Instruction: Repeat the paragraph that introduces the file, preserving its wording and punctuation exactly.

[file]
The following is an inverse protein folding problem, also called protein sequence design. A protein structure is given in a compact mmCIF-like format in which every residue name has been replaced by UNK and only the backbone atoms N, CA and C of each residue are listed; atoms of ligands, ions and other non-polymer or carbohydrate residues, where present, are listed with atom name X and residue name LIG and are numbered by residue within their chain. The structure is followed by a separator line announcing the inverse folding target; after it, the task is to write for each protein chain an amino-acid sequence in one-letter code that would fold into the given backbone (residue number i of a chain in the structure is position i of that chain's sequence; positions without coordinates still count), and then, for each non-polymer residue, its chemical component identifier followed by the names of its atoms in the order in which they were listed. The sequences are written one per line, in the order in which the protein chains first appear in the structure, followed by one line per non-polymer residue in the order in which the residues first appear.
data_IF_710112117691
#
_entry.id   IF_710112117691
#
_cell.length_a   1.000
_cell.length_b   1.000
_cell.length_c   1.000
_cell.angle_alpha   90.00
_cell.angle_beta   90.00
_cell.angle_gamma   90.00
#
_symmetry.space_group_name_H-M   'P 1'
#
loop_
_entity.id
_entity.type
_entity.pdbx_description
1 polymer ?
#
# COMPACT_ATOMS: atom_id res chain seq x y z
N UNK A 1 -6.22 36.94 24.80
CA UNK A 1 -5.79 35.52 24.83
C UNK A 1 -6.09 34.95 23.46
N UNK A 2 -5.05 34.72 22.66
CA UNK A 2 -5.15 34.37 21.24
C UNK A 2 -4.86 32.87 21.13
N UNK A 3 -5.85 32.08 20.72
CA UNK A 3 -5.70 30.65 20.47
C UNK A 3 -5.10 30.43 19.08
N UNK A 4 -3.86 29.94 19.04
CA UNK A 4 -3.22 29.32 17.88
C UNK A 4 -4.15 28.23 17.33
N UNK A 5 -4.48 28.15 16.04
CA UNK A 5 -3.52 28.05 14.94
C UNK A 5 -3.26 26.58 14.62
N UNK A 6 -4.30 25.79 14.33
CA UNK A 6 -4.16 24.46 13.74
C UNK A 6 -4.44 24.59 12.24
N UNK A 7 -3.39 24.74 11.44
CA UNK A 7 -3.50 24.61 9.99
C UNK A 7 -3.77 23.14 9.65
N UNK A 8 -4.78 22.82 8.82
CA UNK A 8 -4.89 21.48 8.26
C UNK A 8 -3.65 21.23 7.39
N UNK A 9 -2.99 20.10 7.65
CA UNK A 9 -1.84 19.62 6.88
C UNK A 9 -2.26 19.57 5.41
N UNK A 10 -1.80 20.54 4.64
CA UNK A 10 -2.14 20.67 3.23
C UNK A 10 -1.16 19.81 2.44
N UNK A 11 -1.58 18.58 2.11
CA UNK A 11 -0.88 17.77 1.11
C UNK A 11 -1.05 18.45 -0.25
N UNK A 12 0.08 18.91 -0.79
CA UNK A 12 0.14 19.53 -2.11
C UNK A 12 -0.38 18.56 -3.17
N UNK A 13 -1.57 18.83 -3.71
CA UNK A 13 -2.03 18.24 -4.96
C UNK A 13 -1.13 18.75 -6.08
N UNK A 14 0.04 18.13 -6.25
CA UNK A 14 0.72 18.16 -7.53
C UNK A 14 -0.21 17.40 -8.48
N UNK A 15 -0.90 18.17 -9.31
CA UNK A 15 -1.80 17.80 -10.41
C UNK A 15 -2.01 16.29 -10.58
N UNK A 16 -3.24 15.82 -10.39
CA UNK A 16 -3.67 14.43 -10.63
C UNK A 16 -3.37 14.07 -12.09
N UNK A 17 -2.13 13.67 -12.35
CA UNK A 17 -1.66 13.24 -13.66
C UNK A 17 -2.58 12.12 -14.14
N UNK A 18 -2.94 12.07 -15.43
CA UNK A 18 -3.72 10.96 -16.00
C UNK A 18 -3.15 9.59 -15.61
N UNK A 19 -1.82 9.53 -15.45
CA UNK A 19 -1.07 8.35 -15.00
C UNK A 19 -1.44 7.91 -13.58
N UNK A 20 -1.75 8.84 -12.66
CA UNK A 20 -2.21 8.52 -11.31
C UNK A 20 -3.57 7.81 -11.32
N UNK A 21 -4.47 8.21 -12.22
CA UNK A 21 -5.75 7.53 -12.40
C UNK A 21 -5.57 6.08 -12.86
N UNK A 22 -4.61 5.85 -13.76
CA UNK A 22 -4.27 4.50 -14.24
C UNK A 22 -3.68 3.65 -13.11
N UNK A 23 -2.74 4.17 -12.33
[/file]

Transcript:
The following is an inverse protein folding problem, also called protein sequence design. A protein structure is given in a compact mmCIF-like format in which every residue name has been replaced by UNK and only the backbone atoms N, CA and C of each residue are listed; atoms of ligands, ions and other non-polymer or carbohydrate residues, where present, are listed with atom name X and residue name LIG and are numbered by residue within their chain. The structure is followed by a separator line announcing the inverse folding target; after it, the task is to write for each protein chain an amino-acid sequence in one-letter code that would fold into the given backbone (residue number i of a chain in the structure is position i of that chain's sequence; positions without coordinates still count), and then, for each non-polymer residue, its chemical component identifier followed by the names of its atoms in the order in which they were listed. The sequences are written one per line, in the order in which the protein chains first appear in the structure, followed by one line per non-polymer residue in the order in which the residues first appear.